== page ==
I've been pondering the great ponder, when one gets a repetitious item through consumerism. Somewhat out of necessity too. I'm talking about onion bags. Those plastic nylon nets when buying in bulk. I've kept several over the years, always with that question, what on earth can I do with them?
Well today, that question has been answered...
I've turned them into weights, to help pull down new growth of my avocado tree. Those shoots are heading for the sky, and I don't want that. I want to be able to reach the avocados, rather than needing a ladder. So the shoots which grew after pruning my tree last winter, are now being weighed down with my recycled onion bags. They have to be used on green flexible growth, in order to train them before they harden off.
Of course there's more to it than onion bags...but not much more.
This was a large onion bag, about 5-8kgs worth, but you could use the 2 or 1kg onion bags too. Because it was a long, large onion bag though, I cut it in half. The top had a draw string, already built in, so I just tied a knot to seal the base. Then I added however many rocks I needed - sealing it with some leftover twine from a bale of Lucerne. (Note: cut length of twine in half, to go the distance between both bags).
Finally, another knot was tied, to make a large loop in the twine (see above).
This loop has to be big enough, so you can pass the bag of rocks through it. You select the place on the branch you want to weigh down, then simply pass the bag through the loop, and slip it into place. Gravity does the rest!
This requires some experimentation for where you'll place the bag, and also how much weight is inevitably placed in them too.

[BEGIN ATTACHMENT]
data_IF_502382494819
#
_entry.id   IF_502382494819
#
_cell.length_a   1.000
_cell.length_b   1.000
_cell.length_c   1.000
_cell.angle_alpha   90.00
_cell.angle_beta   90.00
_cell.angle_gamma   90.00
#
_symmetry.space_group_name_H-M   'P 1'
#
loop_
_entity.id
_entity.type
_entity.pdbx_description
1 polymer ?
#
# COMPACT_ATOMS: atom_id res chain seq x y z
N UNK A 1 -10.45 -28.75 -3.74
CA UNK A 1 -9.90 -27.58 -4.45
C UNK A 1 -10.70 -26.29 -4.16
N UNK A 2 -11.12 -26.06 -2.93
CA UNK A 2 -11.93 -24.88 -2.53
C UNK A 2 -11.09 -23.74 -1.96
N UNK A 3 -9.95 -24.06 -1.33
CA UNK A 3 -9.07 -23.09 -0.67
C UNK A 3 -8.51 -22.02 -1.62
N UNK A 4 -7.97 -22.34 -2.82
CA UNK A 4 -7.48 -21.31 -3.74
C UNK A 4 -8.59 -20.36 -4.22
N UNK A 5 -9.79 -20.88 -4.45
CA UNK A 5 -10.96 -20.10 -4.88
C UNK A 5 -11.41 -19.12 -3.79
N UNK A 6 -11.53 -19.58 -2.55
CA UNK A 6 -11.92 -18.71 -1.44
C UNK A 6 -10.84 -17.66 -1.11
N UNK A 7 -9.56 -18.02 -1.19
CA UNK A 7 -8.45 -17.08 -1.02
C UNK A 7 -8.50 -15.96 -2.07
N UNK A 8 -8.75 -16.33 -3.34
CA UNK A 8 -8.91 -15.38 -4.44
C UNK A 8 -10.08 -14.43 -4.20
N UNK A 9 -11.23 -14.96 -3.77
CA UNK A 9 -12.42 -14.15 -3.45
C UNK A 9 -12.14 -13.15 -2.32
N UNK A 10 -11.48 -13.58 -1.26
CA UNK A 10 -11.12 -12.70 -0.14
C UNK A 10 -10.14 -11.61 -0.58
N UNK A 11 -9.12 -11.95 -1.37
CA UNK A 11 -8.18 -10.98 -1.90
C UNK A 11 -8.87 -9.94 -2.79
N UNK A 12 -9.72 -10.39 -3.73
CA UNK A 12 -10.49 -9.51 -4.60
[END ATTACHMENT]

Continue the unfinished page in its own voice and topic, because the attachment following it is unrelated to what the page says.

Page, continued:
Because the aim is to bend the shoot, without actually splitting it. Which is why you gently let the onion bag down, once attached to the shoot. If you hear any cracking sounds, you might have to move the bag, lower down the shoot, or reduce how many rocks are in the bag.
Weighing down, upper shoots, or even lateral branches, helps keep fruit within reach. A bit of applied stress to the branch, also increases the strength of it to cope with a glut of fruit. Especially useful with trees which are prone to glut.
This is a lower branch of the same tree, which already has a natural bend in it. No artificial weights were applied by me. This is the lower branch's attempt to reach sunlight, from competition with the upper canopy. So avocado trees, are good specimens for training into more manageable sizes.
Some training is required for this tree, because it isn't in a desirable location. It's sitting on top of a retaining wall, so it's roots can only spread so far for nourishment and stability. By reducing the height and deliberately training the upper branches to grow downwards (through applied weights) I'm helping the tree survive it's limited growing space.
This can be done with any kind of tree, with flexible new growth, and tends to put forth gluts of fruit. Apple trees come to mind, so does any kind of stone fruit tree. I'm sure there are other uses for onion bags. Have you discovered any?